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FCC to Examine Phone-Billing Practices

April 17, 1998|From Bloomberg News

Federal Communications Commission Chairman William Kennard, concerned over "consumer confusion" created by new charges on many long-distance bills, directed the agency Thursday to look into the billing practices of all phone companies.

The new charges began appearing on phone bills a few months ago, reflecting new fees required by the 1996 Telecommunications Act as of Jan. 1 to help subsidize the cost of wiring the nation's school libraries and rural health-care facilities to the Internet.

The three largest U.S. long-distance companies--AT&T Corp., MCI Communications Corp. and Sprint Corp.--are charging business customers about 5% of their overall monthly bill to fund the subsidies. New fees are likely to be extended to residential customers this summer.

Also, the FCC last May changed the way local phone companies charge long-distance companies for completing their calls, adding a new per-line charge that is being passed on to customers. The fees vary by company and range from 80 cents to $1.07 per residential customer, and $2.75 per business line or a flat fee of $5.50 per business customer.

"We have not raised and we will not raise long-distance companies' overall costs of doing business," Kennard said at a Washington conference. The new fees "have been more than offset by other cost reductions."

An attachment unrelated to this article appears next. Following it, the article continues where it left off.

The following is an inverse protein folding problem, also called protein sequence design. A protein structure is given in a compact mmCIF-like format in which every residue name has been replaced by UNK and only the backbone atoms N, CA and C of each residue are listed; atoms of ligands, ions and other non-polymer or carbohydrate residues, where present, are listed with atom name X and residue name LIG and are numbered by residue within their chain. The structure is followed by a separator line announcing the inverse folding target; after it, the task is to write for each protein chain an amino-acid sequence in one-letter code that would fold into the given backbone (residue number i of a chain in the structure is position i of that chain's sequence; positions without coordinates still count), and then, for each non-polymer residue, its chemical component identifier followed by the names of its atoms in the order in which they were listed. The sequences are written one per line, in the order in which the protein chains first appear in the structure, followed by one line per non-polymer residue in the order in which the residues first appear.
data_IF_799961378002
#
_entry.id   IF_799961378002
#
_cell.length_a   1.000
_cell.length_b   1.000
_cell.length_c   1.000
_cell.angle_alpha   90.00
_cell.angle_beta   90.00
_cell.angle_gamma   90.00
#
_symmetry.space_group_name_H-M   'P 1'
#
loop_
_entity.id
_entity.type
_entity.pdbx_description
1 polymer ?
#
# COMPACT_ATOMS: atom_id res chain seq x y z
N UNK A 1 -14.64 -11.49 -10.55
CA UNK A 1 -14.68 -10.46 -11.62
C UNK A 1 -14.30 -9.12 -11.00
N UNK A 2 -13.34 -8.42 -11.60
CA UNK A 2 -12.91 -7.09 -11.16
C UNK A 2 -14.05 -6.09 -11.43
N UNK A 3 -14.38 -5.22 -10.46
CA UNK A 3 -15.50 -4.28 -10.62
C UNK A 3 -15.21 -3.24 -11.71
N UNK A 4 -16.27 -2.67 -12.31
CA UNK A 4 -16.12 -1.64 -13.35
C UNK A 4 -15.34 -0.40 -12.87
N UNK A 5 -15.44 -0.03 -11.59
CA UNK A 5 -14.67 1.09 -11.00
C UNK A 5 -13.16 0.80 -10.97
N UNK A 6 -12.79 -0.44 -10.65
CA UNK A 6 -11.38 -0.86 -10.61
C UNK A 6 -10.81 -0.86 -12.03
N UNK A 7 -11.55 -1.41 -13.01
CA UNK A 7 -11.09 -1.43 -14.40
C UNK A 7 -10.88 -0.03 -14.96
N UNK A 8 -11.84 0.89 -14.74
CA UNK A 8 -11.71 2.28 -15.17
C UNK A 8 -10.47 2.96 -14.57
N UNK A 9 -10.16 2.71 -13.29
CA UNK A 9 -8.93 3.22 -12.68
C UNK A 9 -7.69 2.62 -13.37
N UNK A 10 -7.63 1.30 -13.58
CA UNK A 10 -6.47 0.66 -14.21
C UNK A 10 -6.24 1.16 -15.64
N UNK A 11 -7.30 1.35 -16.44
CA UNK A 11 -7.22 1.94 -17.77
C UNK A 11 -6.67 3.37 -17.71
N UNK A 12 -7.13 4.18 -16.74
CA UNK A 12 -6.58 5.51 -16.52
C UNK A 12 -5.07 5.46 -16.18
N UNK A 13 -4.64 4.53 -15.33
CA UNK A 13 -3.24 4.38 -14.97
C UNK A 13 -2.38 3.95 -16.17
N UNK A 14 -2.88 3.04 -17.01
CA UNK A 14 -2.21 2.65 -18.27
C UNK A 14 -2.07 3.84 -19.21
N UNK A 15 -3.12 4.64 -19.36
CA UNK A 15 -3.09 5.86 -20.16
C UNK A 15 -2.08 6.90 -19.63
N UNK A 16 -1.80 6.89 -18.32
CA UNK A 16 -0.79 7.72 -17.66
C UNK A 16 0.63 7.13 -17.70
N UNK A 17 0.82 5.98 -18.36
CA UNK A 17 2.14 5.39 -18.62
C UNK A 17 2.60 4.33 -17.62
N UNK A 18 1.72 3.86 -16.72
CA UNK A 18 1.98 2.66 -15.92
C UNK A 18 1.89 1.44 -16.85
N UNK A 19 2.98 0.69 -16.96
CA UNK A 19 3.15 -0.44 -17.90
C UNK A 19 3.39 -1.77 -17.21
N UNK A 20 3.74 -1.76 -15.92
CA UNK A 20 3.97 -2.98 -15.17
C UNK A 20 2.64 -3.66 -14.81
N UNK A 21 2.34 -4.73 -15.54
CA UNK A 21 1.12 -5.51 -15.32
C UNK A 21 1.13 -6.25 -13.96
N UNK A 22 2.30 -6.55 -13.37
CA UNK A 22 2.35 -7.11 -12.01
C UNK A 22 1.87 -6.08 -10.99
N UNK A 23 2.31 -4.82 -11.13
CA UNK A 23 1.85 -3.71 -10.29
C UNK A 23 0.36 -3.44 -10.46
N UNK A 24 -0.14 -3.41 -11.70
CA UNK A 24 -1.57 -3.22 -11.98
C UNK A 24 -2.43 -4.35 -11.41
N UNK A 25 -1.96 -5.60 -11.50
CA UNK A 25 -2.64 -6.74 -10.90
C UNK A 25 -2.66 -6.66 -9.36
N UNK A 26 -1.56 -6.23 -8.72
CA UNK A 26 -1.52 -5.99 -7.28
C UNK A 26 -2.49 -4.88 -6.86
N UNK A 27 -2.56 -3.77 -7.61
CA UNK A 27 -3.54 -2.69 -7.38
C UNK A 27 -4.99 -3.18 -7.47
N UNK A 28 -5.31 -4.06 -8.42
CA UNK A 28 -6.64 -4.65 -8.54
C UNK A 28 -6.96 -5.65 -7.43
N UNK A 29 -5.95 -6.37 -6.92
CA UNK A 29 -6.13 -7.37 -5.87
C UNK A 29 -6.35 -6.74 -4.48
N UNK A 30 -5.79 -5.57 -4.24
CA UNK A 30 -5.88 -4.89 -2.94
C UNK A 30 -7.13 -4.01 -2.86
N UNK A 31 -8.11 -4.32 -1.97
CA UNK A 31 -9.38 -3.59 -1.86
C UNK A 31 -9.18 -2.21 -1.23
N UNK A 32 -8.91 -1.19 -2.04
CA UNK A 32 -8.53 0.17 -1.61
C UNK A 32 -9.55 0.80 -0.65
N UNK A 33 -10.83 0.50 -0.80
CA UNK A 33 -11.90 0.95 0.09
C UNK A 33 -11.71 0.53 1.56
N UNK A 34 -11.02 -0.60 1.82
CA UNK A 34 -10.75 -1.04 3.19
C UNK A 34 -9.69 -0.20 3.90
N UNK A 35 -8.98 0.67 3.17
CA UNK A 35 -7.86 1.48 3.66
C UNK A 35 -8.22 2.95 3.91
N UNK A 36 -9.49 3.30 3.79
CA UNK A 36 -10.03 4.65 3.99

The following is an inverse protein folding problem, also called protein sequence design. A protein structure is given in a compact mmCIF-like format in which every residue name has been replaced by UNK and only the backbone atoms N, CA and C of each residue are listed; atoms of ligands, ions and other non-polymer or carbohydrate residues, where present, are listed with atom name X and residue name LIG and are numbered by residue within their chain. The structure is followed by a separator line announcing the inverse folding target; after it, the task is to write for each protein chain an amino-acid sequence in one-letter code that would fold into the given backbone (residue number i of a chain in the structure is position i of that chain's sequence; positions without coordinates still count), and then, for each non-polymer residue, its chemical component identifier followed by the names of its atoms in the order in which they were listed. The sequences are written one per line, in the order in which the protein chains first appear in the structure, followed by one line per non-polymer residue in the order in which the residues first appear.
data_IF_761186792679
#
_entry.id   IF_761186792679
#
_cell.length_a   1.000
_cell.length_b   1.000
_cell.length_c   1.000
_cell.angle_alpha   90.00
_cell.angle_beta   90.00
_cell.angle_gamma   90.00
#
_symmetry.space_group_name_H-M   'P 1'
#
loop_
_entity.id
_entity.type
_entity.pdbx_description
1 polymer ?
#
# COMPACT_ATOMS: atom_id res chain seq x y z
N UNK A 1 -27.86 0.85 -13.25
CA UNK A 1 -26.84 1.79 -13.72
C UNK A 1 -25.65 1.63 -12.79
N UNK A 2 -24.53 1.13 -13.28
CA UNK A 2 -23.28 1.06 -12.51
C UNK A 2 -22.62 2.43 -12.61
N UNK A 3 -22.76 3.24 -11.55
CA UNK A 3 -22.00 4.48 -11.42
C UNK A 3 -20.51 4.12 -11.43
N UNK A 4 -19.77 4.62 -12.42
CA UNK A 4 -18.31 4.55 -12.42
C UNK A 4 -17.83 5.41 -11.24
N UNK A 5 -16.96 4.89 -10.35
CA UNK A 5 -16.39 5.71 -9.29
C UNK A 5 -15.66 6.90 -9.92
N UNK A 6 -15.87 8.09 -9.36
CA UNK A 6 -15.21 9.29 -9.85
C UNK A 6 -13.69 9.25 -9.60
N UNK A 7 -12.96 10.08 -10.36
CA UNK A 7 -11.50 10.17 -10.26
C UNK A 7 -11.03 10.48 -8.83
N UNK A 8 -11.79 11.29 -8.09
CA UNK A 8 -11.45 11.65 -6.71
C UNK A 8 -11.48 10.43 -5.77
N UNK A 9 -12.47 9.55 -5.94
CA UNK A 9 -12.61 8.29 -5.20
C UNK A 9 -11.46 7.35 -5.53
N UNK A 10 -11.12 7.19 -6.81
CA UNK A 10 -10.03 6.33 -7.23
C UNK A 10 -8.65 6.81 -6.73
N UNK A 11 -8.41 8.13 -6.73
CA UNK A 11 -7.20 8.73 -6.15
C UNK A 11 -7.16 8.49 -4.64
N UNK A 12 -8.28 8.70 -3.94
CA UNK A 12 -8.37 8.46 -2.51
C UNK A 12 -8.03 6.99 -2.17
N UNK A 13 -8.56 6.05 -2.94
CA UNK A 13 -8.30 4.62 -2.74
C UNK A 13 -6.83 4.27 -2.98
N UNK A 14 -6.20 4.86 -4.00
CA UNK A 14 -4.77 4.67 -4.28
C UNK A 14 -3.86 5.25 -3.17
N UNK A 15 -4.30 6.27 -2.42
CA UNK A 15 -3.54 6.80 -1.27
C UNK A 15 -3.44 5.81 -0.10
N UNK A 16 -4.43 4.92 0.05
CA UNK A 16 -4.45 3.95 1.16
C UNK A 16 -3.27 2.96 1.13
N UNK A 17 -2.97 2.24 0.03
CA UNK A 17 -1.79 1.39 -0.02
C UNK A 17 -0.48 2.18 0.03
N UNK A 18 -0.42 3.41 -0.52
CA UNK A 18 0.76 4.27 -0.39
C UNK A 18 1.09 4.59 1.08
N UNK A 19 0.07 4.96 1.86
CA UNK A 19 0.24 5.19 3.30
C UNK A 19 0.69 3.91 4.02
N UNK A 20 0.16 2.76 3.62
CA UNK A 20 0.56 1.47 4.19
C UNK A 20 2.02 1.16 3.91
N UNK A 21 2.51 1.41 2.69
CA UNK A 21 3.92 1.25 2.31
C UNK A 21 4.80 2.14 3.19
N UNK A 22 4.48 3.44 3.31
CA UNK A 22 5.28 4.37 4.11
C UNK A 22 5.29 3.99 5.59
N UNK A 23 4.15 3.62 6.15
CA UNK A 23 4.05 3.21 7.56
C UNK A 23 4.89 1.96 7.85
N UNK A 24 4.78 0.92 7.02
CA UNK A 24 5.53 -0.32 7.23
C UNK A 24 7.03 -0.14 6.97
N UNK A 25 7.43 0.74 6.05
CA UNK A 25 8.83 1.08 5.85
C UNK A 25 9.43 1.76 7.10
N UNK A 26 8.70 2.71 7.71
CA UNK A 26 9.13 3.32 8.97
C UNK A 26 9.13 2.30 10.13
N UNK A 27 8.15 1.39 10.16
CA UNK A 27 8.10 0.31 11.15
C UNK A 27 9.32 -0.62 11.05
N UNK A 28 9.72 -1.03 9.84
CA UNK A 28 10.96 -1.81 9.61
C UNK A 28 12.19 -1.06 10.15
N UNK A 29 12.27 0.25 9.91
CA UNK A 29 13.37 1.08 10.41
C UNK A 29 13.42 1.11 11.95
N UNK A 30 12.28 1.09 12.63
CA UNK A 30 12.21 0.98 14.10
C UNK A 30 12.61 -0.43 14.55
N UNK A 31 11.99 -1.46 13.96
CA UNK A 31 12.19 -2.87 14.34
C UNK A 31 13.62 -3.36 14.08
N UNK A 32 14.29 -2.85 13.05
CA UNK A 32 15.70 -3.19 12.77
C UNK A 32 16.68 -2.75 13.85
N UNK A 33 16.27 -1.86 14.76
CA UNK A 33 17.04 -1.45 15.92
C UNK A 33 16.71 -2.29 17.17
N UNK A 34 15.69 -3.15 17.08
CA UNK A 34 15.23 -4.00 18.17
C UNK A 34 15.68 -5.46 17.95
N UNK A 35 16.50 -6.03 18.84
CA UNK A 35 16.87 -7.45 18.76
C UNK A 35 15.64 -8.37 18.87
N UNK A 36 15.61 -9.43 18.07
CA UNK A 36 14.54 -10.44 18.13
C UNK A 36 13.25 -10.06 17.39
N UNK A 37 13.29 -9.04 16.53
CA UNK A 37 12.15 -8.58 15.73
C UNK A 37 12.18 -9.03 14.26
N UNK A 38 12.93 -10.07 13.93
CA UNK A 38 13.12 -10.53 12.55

After gathering information on the way phone customers are billing customers, the agency will decide if it needs to "undertake consumer education initiatives," Kennard said.

The 1996 Telecommunications Act requires long-distance companies to pay into a so-called universal service fund that will help subsidize the cost of wiring schools, libraries and rural health-care facilities beginning Jan. 1. The FCC will collect $625 million, mostly from long-distance companies, in the first half of 1998.

In part to offset those new costs, the FCC last May decided to reduce by an estimated $1.7 billion the access fees that local phone companies charge long-distance companies to complete calls.

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